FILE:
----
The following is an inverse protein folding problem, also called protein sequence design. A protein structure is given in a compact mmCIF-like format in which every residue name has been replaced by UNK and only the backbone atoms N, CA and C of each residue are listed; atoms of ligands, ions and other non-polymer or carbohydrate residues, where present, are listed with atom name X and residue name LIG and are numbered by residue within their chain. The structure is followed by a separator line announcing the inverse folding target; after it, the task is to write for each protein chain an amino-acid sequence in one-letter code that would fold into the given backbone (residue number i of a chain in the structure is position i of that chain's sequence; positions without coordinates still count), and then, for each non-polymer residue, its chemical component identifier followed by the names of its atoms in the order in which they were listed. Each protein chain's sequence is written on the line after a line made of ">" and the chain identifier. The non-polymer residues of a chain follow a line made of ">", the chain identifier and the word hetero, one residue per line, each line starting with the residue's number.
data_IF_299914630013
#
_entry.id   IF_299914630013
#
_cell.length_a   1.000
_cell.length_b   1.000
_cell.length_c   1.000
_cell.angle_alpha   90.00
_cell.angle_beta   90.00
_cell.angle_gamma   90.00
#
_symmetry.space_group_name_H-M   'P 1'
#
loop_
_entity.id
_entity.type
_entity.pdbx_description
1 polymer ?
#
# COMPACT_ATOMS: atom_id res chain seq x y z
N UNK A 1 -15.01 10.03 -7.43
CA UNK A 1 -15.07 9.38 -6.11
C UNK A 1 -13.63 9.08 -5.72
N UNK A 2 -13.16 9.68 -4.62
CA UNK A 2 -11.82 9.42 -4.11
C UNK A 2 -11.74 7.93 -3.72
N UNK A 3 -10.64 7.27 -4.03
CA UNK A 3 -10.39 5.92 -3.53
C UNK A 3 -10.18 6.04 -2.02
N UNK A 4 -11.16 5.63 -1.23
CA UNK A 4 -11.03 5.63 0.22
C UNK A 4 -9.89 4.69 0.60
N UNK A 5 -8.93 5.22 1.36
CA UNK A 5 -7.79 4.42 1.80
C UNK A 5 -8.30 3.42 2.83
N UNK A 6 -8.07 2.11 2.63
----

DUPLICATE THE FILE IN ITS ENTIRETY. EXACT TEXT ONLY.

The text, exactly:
The following is an inverse protein folding problem, also called protein sequence design. A protein structure is given in a compact mmCIF-like format in which every residue name has been replaced by UNK and only the backbone atoms N, CA and C of each residue are listed; atoms of ligands, ions and other non-polymer or carbohydrate residues, where present, are listed with atom name X and residue name LIG and are numbered by residue within their chain. The structure is followed by a separator line announcing the inverse folding target; after it, the task is to write for each protein chain an amino-acid sequence in one-letter code that would fold into the given backbone (residue number i of a chain in the structure is position i of that chain's sequence; positions without coordinates still count), and then, for each non-polymer residue, its chemical component identifier followed by the names of its atoms in the order in which they were listed. Each protein chain's sequence is written on the line after a line made of ">" and the chain identifier. The non-polymer residues of a chain follow a line made of ">", the chain identifier and the word hetero, one residue per line, each line starting with the residue's number.
data_IF_299914630013
#
_entry.id   IF_299914630013
#
_cell.length_a   1.000
_cell.length_b   1.000
_cell.length_c   1.000
_cell.angle_alpha   90.00
_cell.angle_beta   90.00
_cell.angle_gamma   90.00
#
_symmetry.space_group_name_H-M   'P 1'
#
loop_
_entity.id
_entity.type
_entity.pdbx_description
1 polymer ?
#
# COMPACT_ATOMS: atom_id res chain seq x y z
N UNK A 1 -15.01 10.03 -7.43
CA UNK A 1 -15.07 9.38 -6.11
C UNK A 1 -13.63 9.08 -5.72
N UNK A 2 -13.16 9.68 -4.62
CA UNK A 2 -11.82 9.42 -4.11
C UNK A 2 -11.74 7.93 -3.72
N UNK A 3 -10.64 7.27 -4.03
CA UNK A 3 -10.39 5.92 -3.53
C UNK A 3 -10.18 6.04 -2.02
N UNK A 4 -11.16 5.63 -1.23
CA UNK A 4 -11.03 5.63 0.22
C UNK A 4 -9.89 4.69 0.60
N UNK A 5 -8.93 5.22 1.36
CA UNK A 5 -7.79 4.42 1.80
C UNK A 5 -8.30 3.42 2.83
N UNK A 6 -8.07 2.11 2.63